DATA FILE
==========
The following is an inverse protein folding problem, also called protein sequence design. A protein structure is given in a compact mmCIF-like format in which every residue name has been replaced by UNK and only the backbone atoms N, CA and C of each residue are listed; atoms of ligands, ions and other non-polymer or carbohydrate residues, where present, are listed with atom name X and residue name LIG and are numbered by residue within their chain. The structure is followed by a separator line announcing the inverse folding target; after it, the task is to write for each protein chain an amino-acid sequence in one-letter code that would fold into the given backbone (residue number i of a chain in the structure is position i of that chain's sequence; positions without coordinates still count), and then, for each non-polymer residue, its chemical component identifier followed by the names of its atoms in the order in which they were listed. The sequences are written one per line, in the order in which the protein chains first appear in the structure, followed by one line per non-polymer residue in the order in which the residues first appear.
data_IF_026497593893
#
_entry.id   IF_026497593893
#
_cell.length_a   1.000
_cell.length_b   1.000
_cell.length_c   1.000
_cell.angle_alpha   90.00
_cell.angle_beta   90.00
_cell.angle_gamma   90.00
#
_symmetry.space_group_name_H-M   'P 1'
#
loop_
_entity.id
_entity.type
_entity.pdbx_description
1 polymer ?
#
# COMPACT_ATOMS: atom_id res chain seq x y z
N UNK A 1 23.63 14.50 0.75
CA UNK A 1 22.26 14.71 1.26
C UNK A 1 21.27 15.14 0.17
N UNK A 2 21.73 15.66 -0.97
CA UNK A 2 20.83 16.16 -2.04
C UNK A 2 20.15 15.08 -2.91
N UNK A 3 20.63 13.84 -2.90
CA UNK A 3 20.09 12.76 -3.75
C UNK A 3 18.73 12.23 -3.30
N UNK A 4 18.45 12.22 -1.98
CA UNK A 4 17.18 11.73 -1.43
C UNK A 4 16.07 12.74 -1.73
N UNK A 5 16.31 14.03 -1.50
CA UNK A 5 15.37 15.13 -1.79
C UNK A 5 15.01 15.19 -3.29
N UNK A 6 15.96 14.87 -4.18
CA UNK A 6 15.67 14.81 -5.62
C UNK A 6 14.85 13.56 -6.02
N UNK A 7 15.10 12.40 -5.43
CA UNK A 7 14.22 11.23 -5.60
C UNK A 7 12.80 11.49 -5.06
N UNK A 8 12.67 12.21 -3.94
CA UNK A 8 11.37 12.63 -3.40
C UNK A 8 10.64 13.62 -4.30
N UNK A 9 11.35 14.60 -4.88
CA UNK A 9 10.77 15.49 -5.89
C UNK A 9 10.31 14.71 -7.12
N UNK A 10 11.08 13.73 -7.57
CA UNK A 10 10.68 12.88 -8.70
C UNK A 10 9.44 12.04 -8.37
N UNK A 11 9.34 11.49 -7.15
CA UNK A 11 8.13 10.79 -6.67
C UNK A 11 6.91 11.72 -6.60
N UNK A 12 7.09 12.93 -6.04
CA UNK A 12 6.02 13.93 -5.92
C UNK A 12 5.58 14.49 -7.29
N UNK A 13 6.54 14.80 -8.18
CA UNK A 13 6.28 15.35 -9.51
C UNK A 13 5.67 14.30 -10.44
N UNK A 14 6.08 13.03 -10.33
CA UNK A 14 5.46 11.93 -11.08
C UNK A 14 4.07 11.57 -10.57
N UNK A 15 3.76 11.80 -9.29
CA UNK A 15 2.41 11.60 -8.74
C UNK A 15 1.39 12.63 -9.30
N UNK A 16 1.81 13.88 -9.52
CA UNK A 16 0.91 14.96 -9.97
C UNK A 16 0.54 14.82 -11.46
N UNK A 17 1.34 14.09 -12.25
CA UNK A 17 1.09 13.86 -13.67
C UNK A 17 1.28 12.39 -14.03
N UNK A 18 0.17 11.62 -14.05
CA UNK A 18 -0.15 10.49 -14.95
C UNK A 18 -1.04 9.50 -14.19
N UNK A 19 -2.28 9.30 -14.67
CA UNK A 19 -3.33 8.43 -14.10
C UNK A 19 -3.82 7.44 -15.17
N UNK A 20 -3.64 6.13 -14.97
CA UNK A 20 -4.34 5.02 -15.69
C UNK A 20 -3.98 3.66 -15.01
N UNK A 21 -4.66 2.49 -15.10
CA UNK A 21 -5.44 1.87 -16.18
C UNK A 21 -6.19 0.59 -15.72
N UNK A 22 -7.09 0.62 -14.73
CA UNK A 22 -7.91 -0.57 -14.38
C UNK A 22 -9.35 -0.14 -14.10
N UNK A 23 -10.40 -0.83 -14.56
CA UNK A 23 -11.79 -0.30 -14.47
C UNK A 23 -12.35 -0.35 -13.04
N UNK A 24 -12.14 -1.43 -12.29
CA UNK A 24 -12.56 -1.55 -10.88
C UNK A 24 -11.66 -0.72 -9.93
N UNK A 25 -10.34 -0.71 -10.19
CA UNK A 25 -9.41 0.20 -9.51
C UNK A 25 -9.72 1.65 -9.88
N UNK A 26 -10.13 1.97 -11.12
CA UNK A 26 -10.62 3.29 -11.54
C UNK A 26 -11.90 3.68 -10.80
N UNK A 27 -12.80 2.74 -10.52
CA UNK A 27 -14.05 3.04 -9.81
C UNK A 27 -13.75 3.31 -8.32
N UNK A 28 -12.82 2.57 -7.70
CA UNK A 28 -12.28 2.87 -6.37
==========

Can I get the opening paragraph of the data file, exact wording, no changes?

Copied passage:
The following is an inverse protein folding problem, also called protein sequence design. A protein structure is given in a compact mmCIF-like format in which every residue name has been replaced by UNK and only the backbone atoms N, CA and C of each residue are listed; atoms of ligands, ions and other non-polymer or carbohydrate residues, where present, are listed with atom name X and residue name LIG and are numbered by residue within their chain. The structure is followed by a separator line announcing the inverse folding target; after it, the task is to write for each protein chain an amino-acid sequence in one-letter code that would fold into the given backbone (residue number i of a chain in the structure is position i of that chain's sequence; positions without coordinates still count), and then, for each non-polymer residue, its chemical component identifier followed by the names of its atoms in the order in which they were listed. The sequences are written one per line, in the order in which the protein chains first appear in the structure, followed by one line per non-polymer residue in the order in which the residues first appear.